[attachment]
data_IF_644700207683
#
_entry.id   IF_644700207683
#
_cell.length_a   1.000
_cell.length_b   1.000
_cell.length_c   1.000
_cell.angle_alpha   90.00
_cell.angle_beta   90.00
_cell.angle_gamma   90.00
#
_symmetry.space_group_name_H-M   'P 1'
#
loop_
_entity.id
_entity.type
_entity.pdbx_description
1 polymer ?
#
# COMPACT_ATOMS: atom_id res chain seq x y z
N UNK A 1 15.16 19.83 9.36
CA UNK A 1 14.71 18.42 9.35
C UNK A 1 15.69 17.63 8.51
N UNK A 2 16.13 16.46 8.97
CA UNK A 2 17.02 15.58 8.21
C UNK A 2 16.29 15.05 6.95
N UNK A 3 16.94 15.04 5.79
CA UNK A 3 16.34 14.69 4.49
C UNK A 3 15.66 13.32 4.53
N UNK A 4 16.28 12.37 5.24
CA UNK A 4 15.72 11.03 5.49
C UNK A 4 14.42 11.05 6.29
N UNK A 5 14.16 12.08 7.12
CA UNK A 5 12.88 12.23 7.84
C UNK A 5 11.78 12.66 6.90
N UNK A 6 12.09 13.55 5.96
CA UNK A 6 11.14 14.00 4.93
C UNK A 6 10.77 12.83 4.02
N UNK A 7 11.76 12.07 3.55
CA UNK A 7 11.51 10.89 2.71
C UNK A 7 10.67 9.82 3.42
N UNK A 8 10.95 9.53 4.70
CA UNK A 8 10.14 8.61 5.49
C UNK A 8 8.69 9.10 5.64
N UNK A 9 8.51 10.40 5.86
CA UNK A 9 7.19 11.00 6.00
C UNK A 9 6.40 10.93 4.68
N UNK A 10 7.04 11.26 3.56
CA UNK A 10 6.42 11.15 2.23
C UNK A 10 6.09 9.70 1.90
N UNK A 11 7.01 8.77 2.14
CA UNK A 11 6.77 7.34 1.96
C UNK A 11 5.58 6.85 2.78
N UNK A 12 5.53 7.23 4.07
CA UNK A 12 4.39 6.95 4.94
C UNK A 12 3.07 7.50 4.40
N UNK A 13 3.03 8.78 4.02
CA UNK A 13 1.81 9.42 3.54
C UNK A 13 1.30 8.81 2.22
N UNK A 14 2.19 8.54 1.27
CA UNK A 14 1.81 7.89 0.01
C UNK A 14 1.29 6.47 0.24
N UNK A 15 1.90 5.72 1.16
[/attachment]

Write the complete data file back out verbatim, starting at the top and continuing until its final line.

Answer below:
data_IF_644700207683
#
_entry.id   IF_644700207683
#
_cell.length_a   1.000
_cell.length_b   1.000
_cell.length_c   1.000
_cell.angle_alpha   90.00
_cell.angle_beta   90.00
_cell.angle_gamma   90.00
#
_symmetry.space_group_name_H-M   'P 1'
#
loop_
_entity.id
_entity.type
_entity.pdbx_description
1 polymer ?
#
# COMPACT_ATOMS: atom_id res chain seq x y z
N UNK A 1 15.16 19.83 9.36
CA UNK A 1 14.71 18.42 9.35
C UNK A 1 15.69 17.63 8.51
N UNK A 2 16.13 16.46 8.97
CA UNK A 2 17.02 15.58 8.21
C UNK A 2 16.29 15.05 6.95
N UNK A 3 16.94 15.04 5.79
CA UNK A 3 16.34 14.69 4.49
C UNK A 3 15.66 13.32 4.53
N UNK A 4 16.28 12.37 5.24
CA UNK A 4 15.72 11.03 5.49
C UNK A 4 14.42 11.05 6.29
N UNK A 5 14.16 12.08 7.12
CA UNK A 5 12.88 12.23 7.84
C UNK A 5 11.78 12.66 6.90
N UNK A 6 12.09 13.55 5.96
CA UNK A 6 11.14 14.00 4.93
C UNK A 6 10.77 12.83 4.02
N UNK A 7 11.76 12.07 3.55
CA UNK A 7 11.51 10.89 2.71
C UNK A 7 10.67 9.82 3.42
N UNK A 8 10.95 9.53 4.70
CA UNK A 8 10.14 8.61 5.49
C UNK A 8 8.69 9.10 5.64
N UNK A 9 8.51 10.40 5.86
CA UNK A 9 7.19 11.00 6.00
C UNK A 9 6.40 10.93 4.68
N UNK A 10 7.04 11.26 3.56
CA UNK A 10 6.42 11.15 2.23
C UNK A 10 6.09 9.70 1.90
N UNK A 11 7.01 8.77 2.14
CA UNK A 11 6.77 7.34 1.96
C UNK A 11 5.58 6.85 2.78
N UNK A 12 5.53 7.23 4.07
CA UNK A 12 4.39 6.95 4.94
C UNK A 12 3.07 7.50 4.40
N UNK A 13 3.03 8.78 4.02
CA UNK A 13 1.81 9.42 3.54
C UNK A 13 1.30 8.81 2.22
N UNK A 14 2.19 8.54 1.27
CA UNK A 14 1.81 7.89 0.01
C UNK A 14 1.29 6.47 0.24
N UNK A 15 1.90 5.72 1.16